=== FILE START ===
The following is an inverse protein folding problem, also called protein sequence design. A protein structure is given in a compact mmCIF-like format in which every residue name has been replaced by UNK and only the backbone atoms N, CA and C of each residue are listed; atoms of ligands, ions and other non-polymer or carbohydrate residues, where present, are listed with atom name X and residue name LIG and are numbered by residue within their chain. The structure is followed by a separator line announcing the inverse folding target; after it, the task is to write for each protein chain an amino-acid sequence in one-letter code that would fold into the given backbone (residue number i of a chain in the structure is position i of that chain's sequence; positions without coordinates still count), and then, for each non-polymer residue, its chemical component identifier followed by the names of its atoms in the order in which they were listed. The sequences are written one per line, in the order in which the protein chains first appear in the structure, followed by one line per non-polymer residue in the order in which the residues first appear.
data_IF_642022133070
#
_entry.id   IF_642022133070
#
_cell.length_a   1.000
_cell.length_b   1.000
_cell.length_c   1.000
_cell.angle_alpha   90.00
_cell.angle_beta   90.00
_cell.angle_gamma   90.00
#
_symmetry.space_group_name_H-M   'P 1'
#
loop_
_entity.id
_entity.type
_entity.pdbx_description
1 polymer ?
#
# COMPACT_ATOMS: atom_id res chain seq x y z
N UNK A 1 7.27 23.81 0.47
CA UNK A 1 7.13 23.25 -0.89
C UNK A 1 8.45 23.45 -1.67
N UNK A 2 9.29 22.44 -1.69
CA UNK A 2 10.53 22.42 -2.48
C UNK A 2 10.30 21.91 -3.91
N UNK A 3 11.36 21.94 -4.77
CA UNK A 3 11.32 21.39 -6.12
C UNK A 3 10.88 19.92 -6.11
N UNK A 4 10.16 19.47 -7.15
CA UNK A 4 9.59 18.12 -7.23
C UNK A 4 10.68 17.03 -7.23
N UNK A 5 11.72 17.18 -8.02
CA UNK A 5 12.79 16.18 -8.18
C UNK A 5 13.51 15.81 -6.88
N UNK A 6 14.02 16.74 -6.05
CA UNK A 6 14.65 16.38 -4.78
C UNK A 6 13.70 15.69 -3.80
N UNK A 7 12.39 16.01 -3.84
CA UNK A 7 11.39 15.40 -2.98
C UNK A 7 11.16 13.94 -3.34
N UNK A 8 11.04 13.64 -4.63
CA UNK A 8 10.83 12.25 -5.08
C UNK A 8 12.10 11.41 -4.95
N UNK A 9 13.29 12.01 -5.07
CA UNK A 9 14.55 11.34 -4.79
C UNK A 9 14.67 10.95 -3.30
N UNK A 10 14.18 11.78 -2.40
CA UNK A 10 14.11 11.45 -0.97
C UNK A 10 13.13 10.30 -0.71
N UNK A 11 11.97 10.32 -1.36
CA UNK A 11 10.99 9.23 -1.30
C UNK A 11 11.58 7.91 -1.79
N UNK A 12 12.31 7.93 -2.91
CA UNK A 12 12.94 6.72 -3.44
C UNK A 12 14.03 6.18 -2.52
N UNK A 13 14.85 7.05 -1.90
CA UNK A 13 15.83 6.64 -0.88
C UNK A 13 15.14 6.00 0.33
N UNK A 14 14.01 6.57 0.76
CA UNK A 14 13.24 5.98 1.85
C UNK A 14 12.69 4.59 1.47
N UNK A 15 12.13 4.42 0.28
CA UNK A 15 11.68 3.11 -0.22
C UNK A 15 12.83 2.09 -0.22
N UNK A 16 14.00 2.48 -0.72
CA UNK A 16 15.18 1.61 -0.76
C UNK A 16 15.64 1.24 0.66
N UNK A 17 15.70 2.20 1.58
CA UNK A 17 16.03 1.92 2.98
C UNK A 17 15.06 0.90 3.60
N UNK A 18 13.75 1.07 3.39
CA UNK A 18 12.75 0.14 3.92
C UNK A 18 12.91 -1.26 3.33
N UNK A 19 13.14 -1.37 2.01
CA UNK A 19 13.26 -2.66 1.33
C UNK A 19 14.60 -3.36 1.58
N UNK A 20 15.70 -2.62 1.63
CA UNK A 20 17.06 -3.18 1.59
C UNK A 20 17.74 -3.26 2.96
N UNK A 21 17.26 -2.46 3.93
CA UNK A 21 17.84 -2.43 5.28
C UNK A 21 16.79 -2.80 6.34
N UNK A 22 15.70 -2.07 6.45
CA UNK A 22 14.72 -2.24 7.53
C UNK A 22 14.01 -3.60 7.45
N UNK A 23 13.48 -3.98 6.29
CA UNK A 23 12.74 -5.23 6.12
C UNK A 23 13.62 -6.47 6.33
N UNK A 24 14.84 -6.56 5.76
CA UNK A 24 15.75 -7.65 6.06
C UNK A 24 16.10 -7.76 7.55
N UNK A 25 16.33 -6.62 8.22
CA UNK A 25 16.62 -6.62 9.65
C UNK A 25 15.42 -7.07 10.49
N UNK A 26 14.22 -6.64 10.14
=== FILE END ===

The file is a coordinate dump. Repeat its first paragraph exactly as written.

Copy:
The following is an inverse protein folding problem, also called protein sequence design. A protein structure is given in a compact mmCIF-like format in which every residue name has been replaced by UNK and only the backbone atoms N, CA and C of each residue are listed; atoms of ligands, ions and other non-polymer or carbohydrate residues, where present, are listed with atom name X and residue name LIG and are numbered by residue within their chain. The structure is followed by a separator line announcing the inverse folding target; after it, the task is to write for each protein chain an amino-acid sequence in one-letter code that would fold into the given backbone (residue number i of a chain in the structure is position i of that chain's sequence; positions without coordinates still count), and then, for each non-polymer residue, its chemical component identifier followed by the names of its atoms in the order in which they were listed. The sequences are written one per line, in the order in which the protein chains first appear in the structure, followed by one line per non-polymer residue in the order in which the residues first appear.